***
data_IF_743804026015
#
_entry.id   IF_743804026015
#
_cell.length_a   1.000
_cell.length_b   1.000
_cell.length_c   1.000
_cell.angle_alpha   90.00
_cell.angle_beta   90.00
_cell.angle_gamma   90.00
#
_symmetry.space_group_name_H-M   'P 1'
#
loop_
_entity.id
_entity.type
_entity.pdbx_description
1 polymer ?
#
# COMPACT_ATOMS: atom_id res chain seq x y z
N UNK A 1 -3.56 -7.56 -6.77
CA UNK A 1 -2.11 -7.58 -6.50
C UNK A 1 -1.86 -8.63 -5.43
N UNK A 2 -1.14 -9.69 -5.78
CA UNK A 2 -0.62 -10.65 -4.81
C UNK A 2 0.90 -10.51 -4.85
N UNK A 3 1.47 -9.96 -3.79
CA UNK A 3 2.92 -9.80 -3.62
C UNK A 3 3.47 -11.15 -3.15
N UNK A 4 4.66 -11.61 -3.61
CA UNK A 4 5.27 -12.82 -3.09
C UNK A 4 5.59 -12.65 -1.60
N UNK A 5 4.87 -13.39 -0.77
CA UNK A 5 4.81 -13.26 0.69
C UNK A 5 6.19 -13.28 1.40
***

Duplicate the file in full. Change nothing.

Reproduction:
data_IF_743804026015
#
_entry.id   IF_743804026015
#
_cell.length_a   1.000
_cell.length_b   1.000
_cell.length_c   1.000
_cell.angle_alpha   90.00
_cell.angle_beta   90.00
_cell.angle_gamma   90.00
#
_symmetry.space_group_name_H-M   'P 1'
#
loop_
_entity.id
_entity.type
_entity.pdbx_description
1 polymer ?
#
# COMPACT_ATOMS: atom_id res chain seq x y z
N UNK A 1 -3.56 -7.56 -6.77
CA UNK A 1 -2.11 -7.58 -6.50
C UNK A 1 -1.86 -8.63 -5.43
N UNK A 2 -1.14 -9.69 -5.78
CA UNK A 2 -0.62 -10.65 -4.81
C UNK A 2 0.90 -10.51 -4.85
N UNK A 3 1.47 -9.96 -3.79
CA UNK A 3 2.92 -9.80 -3.62
C UNK A 3 3.47 -11.15 -3.15
N UNK A 4 4.66 -11.61 -3.61
CA UNK A 4 5.27 -12.82 -3.09
C UNK A 4 5.59 -12.65 -1.60
N UNK A 5 4.87 -13.39 -0.77
CA UNK A 5 4.81 -13.26 0.69
C UNK A 5 6.19 -13.28 1.40